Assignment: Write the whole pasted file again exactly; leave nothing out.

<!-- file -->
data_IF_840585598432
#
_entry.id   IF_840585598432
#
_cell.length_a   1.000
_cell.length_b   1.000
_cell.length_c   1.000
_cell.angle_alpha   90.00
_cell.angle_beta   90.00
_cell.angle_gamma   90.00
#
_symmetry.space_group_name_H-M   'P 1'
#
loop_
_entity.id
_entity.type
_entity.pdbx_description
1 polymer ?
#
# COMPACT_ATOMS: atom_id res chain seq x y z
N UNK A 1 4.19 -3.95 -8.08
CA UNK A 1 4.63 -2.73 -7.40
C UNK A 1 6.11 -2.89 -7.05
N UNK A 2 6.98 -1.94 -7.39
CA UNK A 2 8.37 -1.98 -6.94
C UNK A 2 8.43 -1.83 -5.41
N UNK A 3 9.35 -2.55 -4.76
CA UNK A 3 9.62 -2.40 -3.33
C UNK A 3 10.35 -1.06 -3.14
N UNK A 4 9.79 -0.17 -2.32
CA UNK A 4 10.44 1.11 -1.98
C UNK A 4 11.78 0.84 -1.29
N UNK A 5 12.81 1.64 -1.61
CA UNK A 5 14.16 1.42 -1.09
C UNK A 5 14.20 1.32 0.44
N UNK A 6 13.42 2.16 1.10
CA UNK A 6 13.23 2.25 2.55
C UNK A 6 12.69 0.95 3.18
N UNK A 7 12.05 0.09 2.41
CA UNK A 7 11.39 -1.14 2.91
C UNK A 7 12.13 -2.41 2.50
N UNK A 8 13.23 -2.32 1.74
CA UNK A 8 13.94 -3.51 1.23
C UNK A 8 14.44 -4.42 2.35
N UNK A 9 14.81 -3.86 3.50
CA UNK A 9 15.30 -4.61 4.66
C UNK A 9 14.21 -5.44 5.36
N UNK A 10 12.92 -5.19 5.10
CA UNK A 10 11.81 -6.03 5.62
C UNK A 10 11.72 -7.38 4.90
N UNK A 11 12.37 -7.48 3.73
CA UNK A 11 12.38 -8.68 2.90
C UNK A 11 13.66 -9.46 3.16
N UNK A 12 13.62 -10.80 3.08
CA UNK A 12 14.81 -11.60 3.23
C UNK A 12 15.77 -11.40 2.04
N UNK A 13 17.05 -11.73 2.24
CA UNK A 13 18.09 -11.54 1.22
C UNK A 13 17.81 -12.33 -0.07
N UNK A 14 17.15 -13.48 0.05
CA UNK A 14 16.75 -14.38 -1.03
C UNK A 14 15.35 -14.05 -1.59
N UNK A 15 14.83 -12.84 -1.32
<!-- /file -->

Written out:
data_IF_840585598432
#
_entry.id   IF_840585598432
#
_cell.length_a   1.000
_cell.length_b   1.000
_cell.length_c   1.000
_cell.angle_alpha   90.00
_cell.angle_beta   90.00
_cell.angle_gamma   90.00
#
_symmetry.space_group_name_H-M   'P 1'
#
loop_
_entity.id
_entity.type
_entity.pdbx_description
1 polymer ?
#
# COMPACT_ATOMS: atom_id res chain seq x y z
N UNK A 1 4.19 -3.95 -8.08
CA UNK A 1 4.63 -2.73 -7.40
C UNK A 1 6.11 -2.89 -7.05
N UNK A 2 6.98 -1.94 -7.39
CA UNK A 2 8.37 -1.98 -6.94
C UNK A 2 8.43 -1.83 -5.41
N UNK A 3 9.35 -2.55 -4.76
CA UNK A 3 9.62 -2.40 -3.33
C UNK A 3 10.35 -1.06 -3.14
N UNK A 4 9.79 -0.17 -2.32
CA UNK A 4 10.44 1.11 -1.98
C UNK A 4 11.78 0.84 -1.29
N UNK A 5 12.81 1.64 -1.61
CA UNK A 5 14.16 1.42 -1.09
C UNK A 5 14.20 1.32 0.44
N UNK A 6 13.42 2.16 1.10
CA UNK A 6 13.23 2.25 2.55
C UNK A 6 12.69 0.95 3.18
N UNK A 7 12.05 0.09 2.41
CA UNK A 7 11.39 -1.14 2.91
C UNK A 7 12.13 -2.41 2.50
N UNK A 8 13.23 -2.32 1.74
CA UNK A 8 13.94 -3.51 1.23
C UNK A 8 14.44 -4.42 2.35
N UNK A 9 14.81 -3.86 3.50
CA UNK A 9 15.30 -4.61 4.66
C UNK A 9 14.21 -5.44 5.36
N UNK A 10 12.92 -5.19 5.10
CA UNK A 10 11.81 -6.03 5.62
C UNK A 10 11.72 -7.38 4.90
N UNK A 11 12.37 -7.48 3.73
CA UNK A 11 12.38 -8.68 2.90
C UNK A 11 13.66 -9.46 3.16
N UNK A 12 13.62 -10.80 3.08
CA UNK A 12 14.81 -11.60 3.23
C UNK A 12 15.77 -11.40 2.04
N UNK A 13 17.05 -11.73 2.24
CA UNK A 13 18.09 -11.54 1.22
C UNK A 13 17.81 -12.33 -0.07
N UNK A 14 17.15 -13.48 0.05
CA UNK A 14 16.75 -14.38 -1.03
C UNK A 14 15.35 -14.05 -1.59
N UNK A 15 14.83 -12.84 -1.32